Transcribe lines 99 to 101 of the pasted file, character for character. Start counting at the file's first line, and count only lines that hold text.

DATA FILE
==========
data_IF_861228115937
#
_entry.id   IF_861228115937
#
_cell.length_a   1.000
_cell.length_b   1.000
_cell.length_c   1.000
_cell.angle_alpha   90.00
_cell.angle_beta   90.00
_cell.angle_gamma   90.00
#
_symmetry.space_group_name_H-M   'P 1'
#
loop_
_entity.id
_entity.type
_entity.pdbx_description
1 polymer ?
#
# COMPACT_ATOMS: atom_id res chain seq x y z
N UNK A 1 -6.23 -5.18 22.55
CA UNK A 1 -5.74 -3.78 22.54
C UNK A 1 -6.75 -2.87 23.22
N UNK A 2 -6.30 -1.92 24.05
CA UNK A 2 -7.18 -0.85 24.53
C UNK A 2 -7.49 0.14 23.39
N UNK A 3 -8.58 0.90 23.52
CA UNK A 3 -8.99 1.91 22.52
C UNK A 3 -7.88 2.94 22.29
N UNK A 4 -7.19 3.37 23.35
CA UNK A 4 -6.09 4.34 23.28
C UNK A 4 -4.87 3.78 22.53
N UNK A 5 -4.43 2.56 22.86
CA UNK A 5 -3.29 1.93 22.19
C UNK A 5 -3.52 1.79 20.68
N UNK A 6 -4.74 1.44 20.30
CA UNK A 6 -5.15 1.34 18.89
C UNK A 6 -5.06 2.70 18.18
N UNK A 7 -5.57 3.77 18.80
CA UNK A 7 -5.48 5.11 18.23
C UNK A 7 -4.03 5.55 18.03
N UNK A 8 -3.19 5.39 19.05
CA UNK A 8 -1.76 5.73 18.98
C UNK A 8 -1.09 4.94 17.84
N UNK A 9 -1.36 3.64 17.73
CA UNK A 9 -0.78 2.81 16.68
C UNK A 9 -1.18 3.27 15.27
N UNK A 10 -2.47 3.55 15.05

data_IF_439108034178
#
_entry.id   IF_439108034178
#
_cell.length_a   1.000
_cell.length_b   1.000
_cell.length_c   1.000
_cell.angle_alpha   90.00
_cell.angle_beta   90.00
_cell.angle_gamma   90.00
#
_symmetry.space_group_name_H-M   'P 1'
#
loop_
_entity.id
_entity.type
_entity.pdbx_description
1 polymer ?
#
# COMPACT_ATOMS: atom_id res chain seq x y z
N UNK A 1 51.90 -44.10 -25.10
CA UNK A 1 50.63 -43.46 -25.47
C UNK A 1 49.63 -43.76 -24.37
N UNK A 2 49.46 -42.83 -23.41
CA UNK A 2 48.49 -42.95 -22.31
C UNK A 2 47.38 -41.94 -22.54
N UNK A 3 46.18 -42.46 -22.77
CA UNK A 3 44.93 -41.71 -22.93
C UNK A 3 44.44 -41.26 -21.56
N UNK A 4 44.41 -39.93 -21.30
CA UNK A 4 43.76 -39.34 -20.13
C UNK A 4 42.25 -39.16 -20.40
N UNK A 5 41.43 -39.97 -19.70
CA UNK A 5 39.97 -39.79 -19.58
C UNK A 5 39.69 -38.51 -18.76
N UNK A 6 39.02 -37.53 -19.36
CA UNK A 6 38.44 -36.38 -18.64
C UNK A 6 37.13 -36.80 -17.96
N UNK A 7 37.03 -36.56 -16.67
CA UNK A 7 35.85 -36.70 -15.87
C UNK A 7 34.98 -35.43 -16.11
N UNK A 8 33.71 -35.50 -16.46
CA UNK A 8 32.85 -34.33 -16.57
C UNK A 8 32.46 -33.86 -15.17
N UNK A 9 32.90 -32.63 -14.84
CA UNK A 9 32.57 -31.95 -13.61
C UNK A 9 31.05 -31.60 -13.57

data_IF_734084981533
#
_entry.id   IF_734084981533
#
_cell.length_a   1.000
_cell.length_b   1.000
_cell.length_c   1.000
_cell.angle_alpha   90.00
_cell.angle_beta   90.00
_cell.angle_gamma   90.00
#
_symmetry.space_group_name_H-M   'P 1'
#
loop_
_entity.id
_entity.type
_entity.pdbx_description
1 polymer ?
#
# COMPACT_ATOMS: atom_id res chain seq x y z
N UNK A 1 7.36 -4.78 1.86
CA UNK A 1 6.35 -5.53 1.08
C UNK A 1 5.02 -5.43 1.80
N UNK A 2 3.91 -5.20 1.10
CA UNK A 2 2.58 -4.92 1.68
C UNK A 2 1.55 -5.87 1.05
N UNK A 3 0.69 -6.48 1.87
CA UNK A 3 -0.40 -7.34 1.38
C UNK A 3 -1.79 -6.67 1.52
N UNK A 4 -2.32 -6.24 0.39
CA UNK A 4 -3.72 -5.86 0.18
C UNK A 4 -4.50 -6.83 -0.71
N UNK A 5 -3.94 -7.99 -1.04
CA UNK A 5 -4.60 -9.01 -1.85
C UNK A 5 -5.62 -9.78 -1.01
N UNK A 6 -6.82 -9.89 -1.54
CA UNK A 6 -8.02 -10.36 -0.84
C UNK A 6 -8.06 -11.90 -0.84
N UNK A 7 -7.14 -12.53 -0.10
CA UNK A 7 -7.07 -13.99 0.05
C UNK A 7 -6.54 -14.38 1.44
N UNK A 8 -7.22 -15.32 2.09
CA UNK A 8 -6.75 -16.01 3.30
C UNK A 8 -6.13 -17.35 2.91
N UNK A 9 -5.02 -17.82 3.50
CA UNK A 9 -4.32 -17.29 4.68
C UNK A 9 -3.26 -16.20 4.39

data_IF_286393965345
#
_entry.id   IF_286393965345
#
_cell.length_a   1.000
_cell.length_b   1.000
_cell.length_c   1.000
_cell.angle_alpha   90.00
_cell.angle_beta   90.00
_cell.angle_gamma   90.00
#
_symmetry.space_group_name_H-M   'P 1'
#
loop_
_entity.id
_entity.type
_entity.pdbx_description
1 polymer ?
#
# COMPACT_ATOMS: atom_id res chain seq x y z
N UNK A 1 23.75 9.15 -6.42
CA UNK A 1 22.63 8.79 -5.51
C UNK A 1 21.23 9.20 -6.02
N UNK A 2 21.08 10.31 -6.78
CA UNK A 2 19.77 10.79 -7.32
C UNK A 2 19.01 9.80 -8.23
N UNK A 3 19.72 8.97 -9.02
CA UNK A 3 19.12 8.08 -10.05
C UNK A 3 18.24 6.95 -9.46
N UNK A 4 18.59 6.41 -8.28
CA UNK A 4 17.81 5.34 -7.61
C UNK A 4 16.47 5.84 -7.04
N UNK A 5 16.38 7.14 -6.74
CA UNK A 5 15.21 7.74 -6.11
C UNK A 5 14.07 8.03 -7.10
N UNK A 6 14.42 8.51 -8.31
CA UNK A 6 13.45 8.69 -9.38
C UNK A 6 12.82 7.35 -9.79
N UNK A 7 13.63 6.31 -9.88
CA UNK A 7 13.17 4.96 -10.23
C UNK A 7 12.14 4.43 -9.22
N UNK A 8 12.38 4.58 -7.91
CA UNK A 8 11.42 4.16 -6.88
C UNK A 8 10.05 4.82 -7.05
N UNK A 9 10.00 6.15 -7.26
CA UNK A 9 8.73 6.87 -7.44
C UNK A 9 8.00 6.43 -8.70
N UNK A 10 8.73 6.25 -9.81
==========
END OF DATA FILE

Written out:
#
_cell.length_a   1.000
_cell.length_b   1.000